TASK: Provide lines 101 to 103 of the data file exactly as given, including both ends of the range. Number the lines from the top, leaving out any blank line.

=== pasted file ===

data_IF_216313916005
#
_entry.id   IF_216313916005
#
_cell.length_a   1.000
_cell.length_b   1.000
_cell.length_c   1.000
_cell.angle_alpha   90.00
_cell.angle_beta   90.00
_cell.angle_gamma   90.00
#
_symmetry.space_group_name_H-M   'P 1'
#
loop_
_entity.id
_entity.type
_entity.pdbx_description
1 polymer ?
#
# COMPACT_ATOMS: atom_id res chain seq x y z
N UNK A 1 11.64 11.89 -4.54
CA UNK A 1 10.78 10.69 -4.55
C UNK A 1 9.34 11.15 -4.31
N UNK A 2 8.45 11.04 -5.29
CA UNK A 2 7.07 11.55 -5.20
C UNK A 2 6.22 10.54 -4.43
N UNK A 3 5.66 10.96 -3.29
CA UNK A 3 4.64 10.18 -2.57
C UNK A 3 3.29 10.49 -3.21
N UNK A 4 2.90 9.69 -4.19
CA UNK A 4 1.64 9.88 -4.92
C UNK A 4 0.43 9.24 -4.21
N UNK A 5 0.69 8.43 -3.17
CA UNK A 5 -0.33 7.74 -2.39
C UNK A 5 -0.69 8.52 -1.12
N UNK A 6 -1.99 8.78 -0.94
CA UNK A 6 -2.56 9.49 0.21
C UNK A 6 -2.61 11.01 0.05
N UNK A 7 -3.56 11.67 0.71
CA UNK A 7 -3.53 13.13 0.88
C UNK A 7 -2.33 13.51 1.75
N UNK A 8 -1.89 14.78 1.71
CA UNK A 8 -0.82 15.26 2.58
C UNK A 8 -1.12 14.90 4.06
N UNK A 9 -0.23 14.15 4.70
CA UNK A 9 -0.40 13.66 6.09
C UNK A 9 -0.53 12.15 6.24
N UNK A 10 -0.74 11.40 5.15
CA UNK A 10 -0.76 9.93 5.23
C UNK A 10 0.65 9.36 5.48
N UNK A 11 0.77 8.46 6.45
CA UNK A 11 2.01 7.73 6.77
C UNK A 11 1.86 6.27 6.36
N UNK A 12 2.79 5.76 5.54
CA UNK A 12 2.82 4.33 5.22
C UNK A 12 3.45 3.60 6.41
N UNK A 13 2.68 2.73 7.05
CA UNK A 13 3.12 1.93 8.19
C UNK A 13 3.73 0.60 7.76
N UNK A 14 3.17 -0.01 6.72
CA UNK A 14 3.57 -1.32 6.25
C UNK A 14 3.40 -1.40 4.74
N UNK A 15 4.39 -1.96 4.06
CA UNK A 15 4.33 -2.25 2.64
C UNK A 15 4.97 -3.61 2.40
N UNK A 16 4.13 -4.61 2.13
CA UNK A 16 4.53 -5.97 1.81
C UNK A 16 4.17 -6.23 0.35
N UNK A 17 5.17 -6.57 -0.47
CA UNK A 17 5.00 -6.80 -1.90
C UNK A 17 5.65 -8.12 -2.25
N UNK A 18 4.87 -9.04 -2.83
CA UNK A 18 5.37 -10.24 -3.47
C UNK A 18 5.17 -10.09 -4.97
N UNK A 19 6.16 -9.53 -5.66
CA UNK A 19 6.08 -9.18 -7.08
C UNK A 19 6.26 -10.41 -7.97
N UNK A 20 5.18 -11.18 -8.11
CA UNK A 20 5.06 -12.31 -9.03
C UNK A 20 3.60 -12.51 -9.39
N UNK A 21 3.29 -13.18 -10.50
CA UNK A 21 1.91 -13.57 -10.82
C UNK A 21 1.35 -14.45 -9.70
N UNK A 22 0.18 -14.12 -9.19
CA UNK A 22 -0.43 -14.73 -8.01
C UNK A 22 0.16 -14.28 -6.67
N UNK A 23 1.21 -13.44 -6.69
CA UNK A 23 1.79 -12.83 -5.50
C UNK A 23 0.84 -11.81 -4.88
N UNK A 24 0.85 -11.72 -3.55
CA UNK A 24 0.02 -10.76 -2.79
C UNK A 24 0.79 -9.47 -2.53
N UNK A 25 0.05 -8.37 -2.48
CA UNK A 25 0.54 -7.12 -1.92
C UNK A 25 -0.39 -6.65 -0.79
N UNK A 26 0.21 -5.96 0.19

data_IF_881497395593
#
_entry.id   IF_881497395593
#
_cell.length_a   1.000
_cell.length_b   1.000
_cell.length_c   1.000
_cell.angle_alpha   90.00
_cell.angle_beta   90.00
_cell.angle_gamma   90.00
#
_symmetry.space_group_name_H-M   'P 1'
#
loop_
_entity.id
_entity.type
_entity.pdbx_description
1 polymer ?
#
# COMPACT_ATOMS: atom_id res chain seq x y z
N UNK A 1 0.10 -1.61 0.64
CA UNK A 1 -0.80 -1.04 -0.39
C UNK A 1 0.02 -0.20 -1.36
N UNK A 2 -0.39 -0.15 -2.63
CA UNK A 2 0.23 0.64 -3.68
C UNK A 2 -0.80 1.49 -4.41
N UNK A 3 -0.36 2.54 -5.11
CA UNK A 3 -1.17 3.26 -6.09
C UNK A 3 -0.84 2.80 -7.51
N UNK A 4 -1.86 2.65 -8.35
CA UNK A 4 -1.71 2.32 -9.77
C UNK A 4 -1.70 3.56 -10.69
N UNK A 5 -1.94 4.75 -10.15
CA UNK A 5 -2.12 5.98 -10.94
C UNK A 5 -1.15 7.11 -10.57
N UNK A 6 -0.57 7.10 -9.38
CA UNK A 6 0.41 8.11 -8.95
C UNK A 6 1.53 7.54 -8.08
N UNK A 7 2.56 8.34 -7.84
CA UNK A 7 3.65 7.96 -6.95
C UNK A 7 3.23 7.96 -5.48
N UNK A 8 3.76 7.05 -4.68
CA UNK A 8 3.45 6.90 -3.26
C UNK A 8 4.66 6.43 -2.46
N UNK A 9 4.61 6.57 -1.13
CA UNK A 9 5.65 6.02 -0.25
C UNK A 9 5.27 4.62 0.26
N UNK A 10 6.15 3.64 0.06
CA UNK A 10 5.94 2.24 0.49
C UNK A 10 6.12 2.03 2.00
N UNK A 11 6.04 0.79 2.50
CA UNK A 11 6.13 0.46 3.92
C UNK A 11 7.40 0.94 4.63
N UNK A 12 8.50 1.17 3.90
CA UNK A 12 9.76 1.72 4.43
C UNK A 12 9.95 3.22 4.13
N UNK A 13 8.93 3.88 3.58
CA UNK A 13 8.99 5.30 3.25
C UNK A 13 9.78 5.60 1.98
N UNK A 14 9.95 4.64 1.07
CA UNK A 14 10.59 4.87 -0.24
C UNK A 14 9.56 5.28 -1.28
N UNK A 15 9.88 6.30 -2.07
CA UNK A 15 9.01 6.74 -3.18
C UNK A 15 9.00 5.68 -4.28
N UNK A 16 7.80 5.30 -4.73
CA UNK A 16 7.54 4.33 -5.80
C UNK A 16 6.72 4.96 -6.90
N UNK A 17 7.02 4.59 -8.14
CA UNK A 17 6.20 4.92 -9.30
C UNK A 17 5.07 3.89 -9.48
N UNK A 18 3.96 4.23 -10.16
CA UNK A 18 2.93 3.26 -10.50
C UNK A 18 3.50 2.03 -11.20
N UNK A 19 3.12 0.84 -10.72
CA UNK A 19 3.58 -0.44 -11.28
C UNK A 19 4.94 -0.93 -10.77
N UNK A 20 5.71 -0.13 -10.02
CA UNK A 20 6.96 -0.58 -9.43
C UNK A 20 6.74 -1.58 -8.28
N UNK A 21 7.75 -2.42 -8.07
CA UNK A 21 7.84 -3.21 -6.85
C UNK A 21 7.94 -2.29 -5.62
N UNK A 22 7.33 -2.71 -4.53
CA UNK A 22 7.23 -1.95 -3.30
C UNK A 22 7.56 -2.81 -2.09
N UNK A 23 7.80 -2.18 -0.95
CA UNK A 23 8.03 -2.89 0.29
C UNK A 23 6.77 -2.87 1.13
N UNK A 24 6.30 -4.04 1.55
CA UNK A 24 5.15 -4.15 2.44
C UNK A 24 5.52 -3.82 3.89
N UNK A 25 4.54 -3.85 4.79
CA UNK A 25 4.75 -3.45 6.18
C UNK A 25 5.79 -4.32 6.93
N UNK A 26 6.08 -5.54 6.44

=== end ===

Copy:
_cell.length_a   1.000
_cell.length_b   1.000
_cell.length_c   1.000